“TRAP DOOR” a new opera; especially for today Reply

Review by Danny Gaisin
Doing what we do, i.e. critiquing over a hundred concerts and theatre events every year; becoming jaded is par for the course. Then something comes along that knocks us for a loop. Sheridan’s Theatre Arts Faculty is staging a new play by Morris Panych, with music & lyrics by Anika and Britta Johnson. This Michael Rubinoff production that takes place in 1919 is as real and contemporary as this week’s news. The plot deals with a burlesque operation; gangsters; women treated as chattels; a mystery and except for moments of comic relief- operatic tragedy. The twenty-one arias pack visceral messages and impact.
Editor’s Note: At the request of the producer; no cast photos were taken of this play

Our intrepid critic & TRAP DOOR’s creative team!

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“Into the Woods”; think about what you wish for! Reply

Review by Danny Gaisin
Given my own biases, I’m ambivalent about critiquing any play by Sondheim. He may have an iconic status, but this scrivener finds him notoriously repetitious and thus – boring. However, one cannot deny that he undertakes subjective challenges and doesn’t balk at taboos. “INTO The WOODS” has, and is – both.
With the 5-week teachers strike from October 15th until mid-November;
Sheridan’s Theatre Arts Faculty started rehearsals under self-managed production & direction. The result is both professional and polished… four years of tutelage has certainly paid off.
The plots consolidate familiar fairy tales and is divided into two distinct acts. The first is the requisite story lines and interaction. 

the cast of thespians out of,  & “INTO THE WOODS”

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‘BAT OUT of HELL’; a fast start to 2018 Reply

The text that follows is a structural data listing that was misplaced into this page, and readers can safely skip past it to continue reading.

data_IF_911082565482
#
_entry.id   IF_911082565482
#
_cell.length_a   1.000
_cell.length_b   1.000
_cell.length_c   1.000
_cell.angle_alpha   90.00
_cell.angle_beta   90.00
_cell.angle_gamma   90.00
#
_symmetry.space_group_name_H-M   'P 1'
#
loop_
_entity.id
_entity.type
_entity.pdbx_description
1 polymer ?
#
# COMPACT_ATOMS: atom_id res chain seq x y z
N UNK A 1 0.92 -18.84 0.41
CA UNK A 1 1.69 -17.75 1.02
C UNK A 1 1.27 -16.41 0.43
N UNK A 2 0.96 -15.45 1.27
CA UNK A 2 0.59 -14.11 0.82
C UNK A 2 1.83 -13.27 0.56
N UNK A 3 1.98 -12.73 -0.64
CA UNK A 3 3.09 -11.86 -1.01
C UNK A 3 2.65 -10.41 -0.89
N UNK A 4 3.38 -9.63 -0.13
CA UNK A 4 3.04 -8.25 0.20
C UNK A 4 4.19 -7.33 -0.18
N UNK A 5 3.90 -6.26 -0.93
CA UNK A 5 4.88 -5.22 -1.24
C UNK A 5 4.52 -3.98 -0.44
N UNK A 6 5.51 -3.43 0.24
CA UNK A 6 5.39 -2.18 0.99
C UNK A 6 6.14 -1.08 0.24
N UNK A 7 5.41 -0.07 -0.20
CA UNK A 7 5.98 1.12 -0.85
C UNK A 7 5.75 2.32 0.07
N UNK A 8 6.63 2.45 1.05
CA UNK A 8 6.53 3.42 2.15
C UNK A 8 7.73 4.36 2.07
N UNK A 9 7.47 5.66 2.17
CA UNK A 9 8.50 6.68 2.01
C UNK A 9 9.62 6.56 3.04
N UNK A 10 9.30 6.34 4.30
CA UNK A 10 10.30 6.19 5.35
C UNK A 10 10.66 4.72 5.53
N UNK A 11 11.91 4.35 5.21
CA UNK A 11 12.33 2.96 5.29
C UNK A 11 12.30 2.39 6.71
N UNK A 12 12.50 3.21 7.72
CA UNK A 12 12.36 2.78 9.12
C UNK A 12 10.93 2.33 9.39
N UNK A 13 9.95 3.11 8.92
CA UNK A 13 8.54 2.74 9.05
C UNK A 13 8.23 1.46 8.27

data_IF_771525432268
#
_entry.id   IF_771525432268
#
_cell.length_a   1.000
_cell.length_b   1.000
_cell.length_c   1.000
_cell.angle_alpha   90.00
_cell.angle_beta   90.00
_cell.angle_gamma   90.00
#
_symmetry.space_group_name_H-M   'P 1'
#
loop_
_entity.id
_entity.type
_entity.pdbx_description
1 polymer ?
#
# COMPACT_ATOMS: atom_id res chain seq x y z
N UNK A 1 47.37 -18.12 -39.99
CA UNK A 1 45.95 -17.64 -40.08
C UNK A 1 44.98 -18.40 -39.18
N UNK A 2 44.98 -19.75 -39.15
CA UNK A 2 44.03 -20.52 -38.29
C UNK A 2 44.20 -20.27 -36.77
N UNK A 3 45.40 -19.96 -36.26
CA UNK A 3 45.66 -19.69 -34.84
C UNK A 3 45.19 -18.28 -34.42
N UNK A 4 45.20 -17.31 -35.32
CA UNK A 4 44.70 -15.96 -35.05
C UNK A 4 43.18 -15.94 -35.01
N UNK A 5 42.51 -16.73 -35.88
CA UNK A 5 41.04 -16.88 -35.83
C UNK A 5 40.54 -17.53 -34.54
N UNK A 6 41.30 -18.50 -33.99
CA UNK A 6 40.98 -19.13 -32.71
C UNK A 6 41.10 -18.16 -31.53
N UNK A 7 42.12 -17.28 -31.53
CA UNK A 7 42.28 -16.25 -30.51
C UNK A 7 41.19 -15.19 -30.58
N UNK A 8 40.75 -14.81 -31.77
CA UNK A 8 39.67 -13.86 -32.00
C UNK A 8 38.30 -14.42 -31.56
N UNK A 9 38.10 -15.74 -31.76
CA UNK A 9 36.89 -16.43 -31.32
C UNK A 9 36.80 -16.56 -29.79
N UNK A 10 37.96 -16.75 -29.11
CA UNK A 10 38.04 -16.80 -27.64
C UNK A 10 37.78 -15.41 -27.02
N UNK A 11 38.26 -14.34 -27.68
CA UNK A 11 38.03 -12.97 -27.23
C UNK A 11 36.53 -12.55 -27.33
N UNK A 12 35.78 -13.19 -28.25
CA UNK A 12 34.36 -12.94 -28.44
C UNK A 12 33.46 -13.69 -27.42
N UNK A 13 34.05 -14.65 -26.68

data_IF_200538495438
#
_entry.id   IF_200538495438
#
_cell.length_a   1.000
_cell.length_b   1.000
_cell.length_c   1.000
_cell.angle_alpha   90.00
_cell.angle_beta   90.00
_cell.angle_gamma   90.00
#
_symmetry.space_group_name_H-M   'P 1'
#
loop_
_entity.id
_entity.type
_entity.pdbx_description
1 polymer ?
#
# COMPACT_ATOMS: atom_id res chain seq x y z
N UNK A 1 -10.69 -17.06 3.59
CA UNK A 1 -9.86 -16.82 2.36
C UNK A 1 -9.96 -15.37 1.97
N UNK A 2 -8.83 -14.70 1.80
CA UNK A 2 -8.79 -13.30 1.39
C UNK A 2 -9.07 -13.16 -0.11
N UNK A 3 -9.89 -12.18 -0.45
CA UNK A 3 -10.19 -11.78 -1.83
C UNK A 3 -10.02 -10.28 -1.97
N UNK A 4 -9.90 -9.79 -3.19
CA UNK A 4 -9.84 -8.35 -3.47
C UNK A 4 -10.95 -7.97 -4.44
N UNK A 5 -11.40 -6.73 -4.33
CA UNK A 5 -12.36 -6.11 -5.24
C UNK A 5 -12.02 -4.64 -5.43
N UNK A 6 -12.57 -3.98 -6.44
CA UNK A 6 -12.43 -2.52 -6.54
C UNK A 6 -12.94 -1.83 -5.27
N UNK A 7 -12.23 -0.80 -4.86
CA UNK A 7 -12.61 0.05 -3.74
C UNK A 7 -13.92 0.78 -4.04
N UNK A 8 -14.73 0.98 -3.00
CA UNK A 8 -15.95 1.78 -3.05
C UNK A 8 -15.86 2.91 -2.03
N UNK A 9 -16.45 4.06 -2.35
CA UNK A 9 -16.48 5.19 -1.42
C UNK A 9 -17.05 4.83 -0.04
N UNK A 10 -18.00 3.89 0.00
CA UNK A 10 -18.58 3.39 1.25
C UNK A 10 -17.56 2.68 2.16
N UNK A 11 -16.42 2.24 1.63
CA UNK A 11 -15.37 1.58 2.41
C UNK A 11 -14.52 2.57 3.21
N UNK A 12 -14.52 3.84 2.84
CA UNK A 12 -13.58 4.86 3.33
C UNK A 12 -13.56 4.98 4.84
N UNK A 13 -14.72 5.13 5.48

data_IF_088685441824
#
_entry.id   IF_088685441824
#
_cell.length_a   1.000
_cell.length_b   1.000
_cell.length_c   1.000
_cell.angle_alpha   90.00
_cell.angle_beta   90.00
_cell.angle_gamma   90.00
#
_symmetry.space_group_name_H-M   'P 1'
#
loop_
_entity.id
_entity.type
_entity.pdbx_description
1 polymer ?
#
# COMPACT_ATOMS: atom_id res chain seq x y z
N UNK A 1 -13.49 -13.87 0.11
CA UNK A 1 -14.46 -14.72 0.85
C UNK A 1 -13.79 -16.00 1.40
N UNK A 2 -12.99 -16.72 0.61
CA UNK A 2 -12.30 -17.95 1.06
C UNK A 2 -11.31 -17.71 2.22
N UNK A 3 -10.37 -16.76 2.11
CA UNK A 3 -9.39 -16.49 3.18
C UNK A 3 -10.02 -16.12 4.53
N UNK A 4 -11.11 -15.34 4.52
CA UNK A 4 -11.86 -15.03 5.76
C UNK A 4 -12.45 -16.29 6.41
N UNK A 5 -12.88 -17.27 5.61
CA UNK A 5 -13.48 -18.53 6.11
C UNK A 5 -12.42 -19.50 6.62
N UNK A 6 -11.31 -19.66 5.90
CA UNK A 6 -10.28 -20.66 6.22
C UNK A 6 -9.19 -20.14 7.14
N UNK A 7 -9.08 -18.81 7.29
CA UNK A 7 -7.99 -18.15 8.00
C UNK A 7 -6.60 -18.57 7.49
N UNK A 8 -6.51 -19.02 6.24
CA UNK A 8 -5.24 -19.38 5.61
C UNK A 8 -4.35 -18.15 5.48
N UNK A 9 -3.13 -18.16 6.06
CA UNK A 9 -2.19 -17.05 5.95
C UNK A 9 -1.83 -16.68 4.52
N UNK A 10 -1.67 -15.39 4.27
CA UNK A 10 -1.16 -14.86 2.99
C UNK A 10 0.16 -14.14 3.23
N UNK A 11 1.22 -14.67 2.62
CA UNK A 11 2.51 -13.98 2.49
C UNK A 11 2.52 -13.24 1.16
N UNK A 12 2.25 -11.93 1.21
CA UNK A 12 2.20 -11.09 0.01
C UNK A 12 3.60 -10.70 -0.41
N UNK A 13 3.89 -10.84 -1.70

Review by Tina Gaisin

With the weather hitting “highs” of -22 degrees Celsius there was not much to do in Toronto for New Years Eve outdoors. We decided to warm it up and go to Jim Steinman( Associate producer ‘Meatloaf’)’s “Bat Out of Hell”. Growing up with Meatloaf, it was not surprising all the songs had people singing, tapping their feet, dancing and even had a neighbour in the row crying! (What a wuss!) The story line sounds familiar the haves and have nots, with Romeo Juliet and Peter Pan thrown in! The dancing was very modern; well worth the show with singing and a moral to be learned throughout the show.

The iconic image of both the play & “Meatloaf”

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“INTO THE WOODS”, or be careful what you wish for Reply

Review by Danny Gaisin
Three decades ago, Stephen Sondheim wrote the music and lyrics to an imagined Fairy tale that incorporated Grimm’s “Little Red Riding Hood”; ‘Rapunzel’; Jack & his Beanstalk plus Cinderella (The Disney version, not the opera). Readers may recall that Sondheim is not one of this scribe’s favourite composers. I find his works repetitious and boring, sort of like Gordon Lightfoot. Think Sweeney Todd where not one but two songs are composed of repeating “Johanna” over & over. Then, there’s his West Side Lyrics to ‘Maria, Maria, ad infinitum. His music & prose default carries throughout ‘Into The Woods’… and for a long three & 1/4 hours!

The cast of “INTO THE WOODS”

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“South Pacific ”, a 3-hr R&R opportunity on Bali Ha’i Reply

Review by Danny Gaisin
            “We’ve got sunlight on the sand and moonlight on the sea,
We’ve got mangoes & bananas you can pick right off a tree.
We’ve got volleyball & ping pong and a lot of dandy games;

But what don’t we got -we ain’t got Dames!”
Even without a brilliant accompanying composition, such poetry has a musical lilt as well as meter, rhyme, and timbre. Coupled with Richard Rogers’ amazing score, Hammerstein II’s lyrics are a perfect blend.
This dynamic duo paired in 1943 with ‘Oklahoma’ and followed bi-annually with ‘State Fair’; “Carousel” and then in 1949 adapted Michener’s ‘Tales of the South Pacific’ into “SOUTH PACIFIC”.

Some of the inhabitants of an island near”‘BALI HA’I”

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Me and my Girl” a great SHAW date opportunity Reply

Review by Danny  & Terry Gaisin
                        Noel Gay’s “ME AND MY GIRL” may be dated and certainly not the most (With some exceptions) musically memorable. But given its creative re-writing; imaginative directing and extremely talented cast- this is sure-fire entertainment. The SHAW Festival’s rendering, given the somewhat popular premise, has made a unique take on the story seem almost contemporary.  Granted, British snobbery and rigid caste systems are supposedly passé; wealth and prestige still resonates with us unwashed masses. The concept of a lower class individual wanting or having to elevate levels is nothing new. G.B.S. incorporated it in his Pygmalion, and NATURALLY the original Pygmalion utilizes the idea.

Photo by David Cooper

 Therriault & Frank dancing ‘formally’, rather than “Lambeth Walking”

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